The Voorhes

In a refreshingly candid conversation with Oprah Daily Insiders, Oprah, Maria Shriver, Drew Barrymore, and doctors Sharon Malone, Heather Hirsch, and Judith Joseph, we set the record straight on all things menopause. Become an Oprah Daily Insider now to get access to this conversation and the full "The Life You Want” Class library.

If you’re in your mid-30s, menopause is probably the last thing on your mind—just a distant, “I’m in my 40s” kind of thing, like shopping for reading glasses or watching HGTV. But if you notice that your periods are starting to veer off schedule, or you’re struggling to sleep, breaking out like a teenager, or feeling moody, you may be entering “perimenopause,” i.e. the prelude to the big M.

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Also known as the “menopause transition,” perimenopause encompasses the years of hormonal fluctuations leading up to the day you’ve gone 12 months without your period. (Incidentally, that single day is what’s known as menopause—yes, just that one day.) It typically begins for women ages 40 to 44, but it can start in your 30s, and lasts an average of four to eight years.

In most cases, starting the transition in your mid-30s is nothing to freak out about, says Suzanne Gilberg-Lenz, MD, the author of Menopause Bootcamp. “Just be aware that another developmental phase is coming, and it’s a natural process. Having said that, [symptoms] that are very disruptive or uncomfortable deserve to be addressed.” Your main MD or ob-gyn might be able to alleviate these growing pains, and you also want to rule out any unrelated medical condition that could be causing problems, she explains. But first, the facts:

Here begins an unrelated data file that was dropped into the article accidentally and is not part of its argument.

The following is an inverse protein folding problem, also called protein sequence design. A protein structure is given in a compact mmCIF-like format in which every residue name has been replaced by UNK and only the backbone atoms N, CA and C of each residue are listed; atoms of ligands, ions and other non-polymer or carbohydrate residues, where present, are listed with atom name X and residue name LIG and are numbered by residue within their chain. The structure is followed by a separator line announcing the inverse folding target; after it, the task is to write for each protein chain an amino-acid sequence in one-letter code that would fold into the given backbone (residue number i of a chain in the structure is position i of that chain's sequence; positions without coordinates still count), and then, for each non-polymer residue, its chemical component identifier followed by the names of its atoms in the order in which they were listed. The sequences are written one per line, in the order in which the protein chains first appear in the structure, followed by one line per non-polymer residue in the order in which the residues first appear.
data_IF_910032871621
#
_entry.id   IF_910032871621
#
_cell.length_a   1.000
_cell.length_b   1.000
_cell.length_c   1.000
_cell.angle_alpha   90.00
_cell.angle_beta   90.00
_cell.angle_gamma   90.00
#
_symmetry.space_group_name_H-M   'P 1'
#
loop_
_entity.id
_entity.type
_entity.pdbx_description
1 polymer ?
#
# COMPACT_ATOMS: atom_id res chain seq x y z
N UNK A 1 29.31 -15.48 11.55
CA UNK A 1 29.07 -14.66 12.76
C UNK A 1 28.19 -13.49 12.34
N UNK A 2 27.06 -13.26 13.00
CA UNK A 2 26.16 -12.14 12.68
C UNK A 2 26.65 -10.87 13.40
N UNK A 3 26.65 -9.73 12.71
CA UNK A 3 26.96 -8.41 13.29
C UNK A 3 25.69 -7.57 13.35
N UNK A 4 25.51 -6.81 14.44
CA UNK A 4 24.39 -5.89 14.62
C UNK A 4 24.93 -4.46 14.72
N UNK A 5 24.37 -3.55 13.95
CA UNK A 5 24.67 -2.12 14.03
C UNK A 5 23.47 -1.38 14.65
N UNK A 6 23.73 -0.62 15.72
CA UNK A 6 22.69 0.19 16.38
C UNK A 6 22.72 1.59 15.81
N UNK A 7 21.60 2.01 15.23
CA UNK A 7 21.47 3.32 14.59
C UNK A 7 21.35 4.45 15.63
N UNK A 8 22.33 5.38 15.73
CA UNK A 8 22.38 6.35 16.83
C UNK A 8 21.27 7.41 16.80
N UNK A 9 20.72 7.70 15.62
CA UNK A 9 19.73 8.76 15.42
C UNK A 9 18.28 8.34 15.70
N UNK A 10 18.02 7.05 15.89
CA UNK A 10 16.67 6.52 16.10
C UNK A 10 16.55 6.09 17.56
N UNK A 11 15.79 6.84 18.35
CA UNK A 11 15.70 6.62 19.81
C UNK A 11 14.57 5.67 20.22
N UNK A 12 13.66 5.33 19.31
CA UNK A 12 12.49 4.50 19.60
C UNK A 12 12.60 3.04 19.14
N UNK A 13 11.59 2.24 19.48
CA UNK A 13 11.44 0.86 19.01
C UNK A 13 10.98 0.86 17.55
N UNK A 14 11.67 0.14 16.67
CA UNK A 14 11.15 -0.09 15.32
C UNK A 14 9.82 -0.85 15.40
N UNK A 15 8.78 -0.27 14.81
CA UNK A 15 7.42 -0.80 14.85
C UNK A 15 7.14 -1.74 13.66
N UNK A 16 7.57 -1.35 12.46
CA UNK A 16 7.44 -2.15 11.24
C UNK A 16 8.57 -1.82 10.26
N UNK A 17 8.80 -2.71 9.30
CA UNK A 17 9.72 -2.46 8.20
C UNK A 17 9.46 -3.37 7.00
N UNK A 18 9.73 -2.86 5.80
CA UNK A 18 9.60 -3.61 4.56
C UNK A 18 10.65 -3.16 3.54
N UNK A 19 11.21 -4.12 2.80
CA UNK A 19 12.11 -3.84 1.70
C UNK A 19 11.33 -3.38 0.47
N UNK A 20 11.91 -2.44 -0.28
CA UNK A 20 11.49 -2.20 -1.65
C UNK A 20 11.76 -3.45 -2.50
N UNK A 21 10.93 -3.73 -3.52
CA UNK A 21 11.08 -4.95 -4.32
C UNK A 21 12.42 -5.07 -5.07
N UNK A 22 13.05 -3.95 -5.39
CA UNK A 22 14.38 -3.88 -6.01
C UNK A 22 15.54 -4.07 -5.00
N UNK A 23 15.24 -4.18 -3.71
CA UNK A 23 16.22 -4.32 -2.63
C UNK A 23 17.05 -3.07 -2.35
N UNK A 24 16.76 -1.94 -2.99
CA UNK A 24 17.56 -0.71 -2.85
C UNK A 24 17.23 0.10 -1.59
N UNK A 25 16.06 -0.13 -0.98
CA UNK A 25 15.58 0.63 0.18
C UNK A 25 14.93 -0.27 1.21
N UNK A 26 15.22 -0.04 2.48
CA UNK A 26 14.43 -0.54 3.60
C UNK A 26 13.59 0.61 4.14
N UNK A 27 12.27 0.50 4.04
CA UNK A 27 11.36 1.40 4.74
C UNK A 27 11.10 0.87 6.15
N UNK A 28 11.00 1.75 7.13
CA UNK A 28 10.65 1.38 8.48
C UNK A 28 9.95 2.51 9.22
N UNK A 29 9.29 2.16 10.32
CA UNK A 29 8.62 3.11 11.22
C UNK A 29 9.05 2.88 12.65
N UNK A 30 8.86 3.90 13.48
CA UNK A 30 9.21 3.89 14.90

1. Perimenopause is basically adult puberty

During the menopause transition, your hormones, specifically ovary-produced estrogen and progesterone, fluctuate rather unpredictably, eventually dwindling and vanishing altogether. Think of it like the hormonal chaos that happened in high school, but instead of prepping you for your reproductive years, your body is phasing out of them, says Jen Gunter, MD, the author of The Menopause Manifesto. This “midlife puberty,” as Gilberg-Lenz likes to call it, can manifest in a whole bunch of annoying, unpleasant symptoms that vary widely from person to person.

Here are a few you may experience:

  • Irregular menstrual periods
  • Heavier or lighter periods
  • Hot flashes or just feeling hotter in general
  • Insomnia
  • Brain fog
  • Dry and/or pimply skin
  • Anxiety and/or depression
  • Vaginal dryness
  • Worsening PMS symptoms (bloating, breast tenderness, cravings, mood swings, etc.)

Many of these symptoms are par for the course in your 40s. But if you’re younger, your MD will probably screen to make sure something else isn’t going on. For instance, irregular periods and dry skin could be a sign of a thyroid disorder, says Gunter, and heavier bleeding might indicate that you have a fibroid, says Gilberg-Lenz, adding that “it’s important to partner with a knowledgeable physician to help you unwind all of this.”

2. You can’t really test for it

There are several at-home blood tests sold online claiming to analyze your hormone balance and tell you how close to menopause you are. They typically monitor levels of estrogen, luteinizing hormone, and follicle-stimulating hormone, all important for ovulation. But just like you didn’t need a lab to know that you were in puberty, you don’t need one to tell you you’re in perimenopause, says Gunter. Perimenopause is generally diagnosed clinically, she adds, meaning that your doctor will factor in your age, medical history, family history, and symptoms.

Plus, one blood test won’t account for the unpredictable rise and fall of hormones during your transition. “So when you’re doing it, you never know where you’re catching somebody,” says Gunter. “You could literally catch somebody in their very last menstrual cycle and they could have totally ‘normal’ hormone levels, or catch someone who ‘looks’ like they are in menopause, and then three months later, they ovulate.”

3. Genes and race can impact the timing, duration, and severity of symptoms

Recent studies have shown that genetics and family history play a major role in determining the age you reach menopause. “If everybody in your family went through it early, chances are you might as well,” says Gilberg-Lenz. Women of color also tend to start perimenopause earlier and have more severe hot flashes than white women, according to the SWAN study, which followed a racially, ethnically, and geographically diverse group of 3,302 premenopausal women. On top of that, Black and Latina women experience perimenopause symptoms about two to four years longer than white women.